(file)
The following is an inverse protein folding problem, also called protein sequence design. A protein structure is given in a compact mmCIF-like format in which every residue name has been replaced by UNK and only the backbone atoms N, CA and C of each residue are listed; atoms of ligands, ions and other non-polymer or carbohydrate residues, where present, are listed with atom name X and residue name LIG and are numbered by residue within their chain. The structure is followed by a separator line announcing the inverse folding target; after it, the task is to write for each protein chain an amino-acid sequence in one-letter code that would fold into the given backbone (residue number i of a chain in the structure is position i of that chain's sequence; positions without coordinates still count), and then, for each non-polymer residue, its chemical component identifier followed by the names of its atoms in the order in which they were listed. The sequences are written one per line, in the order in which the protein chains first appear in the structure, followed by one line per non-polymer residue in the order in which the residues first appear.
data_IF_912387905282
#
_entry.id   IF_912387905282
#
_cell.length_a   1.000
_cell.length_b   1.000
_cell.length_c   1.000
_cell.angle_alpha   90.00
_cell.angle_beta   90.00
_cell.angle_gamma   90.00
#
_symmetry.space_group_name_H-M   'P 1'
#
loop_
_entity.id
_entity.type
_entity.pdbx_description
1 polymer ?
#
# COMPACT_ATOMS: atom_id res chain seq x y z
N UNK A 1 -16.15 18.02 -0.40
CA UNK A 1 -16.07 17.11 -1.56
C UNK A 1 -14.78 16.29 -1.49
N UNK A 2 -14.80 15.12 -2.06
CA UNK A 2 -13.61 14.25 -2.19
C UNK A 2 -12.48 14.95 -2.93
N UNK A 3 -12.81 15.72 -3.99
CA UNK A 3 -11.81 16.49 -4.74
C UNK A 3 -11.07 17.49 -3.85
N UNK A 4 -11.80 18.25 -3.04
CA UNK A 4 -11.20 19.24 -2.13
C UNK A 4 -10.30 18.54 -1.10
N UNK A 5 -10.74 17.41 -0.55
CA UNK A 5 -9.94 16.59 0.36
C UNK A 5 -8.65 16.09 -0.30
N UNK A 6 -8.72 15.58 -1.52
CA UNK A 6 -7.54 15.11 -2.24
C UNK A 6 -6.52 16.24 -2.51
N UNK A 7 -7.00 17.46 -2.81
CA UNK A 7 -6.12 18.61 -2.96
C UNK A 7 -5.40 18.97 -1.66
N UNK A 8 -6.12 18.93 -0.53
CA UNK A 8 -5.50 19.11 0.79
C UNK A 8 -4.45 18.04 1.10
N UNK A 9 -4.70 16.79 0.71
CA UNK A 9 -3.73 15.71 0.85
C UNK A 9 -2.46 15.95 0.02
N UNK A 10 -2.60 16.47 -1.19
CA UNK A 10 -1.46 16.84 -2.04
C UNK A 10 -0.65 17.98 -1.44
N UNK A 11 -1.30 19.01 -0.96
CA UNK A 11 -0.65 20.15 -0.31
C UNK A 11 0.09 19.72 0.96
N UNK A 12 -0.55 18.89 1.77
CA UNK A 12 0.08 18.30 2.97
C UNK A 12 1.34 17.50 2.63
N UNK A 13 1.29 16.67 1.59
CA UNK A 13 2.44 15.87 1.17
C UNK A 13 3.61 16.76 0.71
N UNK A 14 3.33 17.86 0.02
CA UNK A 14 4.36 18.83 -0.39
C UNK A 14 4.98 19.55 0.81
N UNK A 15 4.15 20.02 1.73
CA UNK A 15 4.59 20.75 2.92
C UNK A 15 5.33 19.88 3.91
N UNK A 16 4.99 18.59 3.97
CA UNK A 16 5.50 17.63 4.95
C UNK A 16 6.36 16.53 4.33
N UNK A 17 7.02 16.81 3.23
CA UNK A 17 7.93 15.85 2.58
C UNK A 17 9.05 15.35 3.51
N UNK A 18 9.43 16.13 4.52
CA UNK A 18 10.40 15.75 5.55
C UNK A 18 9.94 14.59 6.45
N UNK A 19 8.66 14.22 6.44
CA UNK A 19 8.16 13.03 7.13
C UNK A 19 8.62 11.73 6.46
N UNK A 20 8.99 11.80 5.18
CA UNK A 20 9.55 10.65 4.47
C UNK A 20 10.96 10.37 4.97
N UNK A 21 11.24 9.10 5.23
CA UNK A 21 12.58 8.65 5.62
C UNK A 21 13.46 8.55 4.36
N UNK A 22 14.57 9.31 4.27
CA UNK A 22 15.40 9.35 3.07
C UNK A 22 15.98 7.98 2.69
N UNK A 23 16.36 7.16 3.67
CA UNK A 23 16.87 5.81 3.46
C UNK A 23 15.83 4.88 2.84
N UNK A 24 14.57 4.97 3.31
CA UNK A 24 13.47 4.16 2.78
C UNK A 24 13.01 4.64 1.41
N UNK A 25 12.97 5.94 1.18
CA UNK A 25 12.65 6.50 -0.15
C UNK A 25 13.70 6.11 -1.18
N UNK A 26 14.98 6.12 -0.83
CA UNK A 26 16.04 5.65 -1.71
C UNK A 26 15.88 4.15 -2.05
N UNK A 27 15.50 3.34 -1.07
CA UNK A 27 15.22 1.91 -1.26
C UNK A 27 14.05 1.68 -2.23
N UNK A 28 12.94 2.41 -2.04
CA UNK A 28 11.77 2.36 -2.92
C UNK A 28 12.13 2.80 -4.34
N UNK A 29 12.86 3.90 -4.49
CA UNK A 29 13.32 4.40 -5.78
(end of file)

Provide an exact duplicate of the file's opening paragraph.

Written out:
The following is an inverse protein folding problem, also called protein sequence design. A protein structure is given in a compact mmCIF-like format in which every residue name has been replaced by UNK and only the backbone atoms N, CA and C of each residue are listed; atoms of ligands, ions and other non-polymer or carbohydrate residues, where present, are listed with atom name X and residue name LIG and are numbered by residue within their chain. The structure is followed by a separator line announcing the inverse folding target; after it, the task is to write for each protein chain an amino-acid sequence in one-letter code that would fold into the given backbone (residue number i of a chain in the structure is position i of that chain's sequence; positions without coordinates still count), and then, for each non-polymer residue, its chemical component identifier followed by the names of its atoms in the order in which they were listed. The sequences are written one per line, in the order in which the protein chains first appear in the structure, followed by one line per non-polymer residue in the order in which the residues first appear.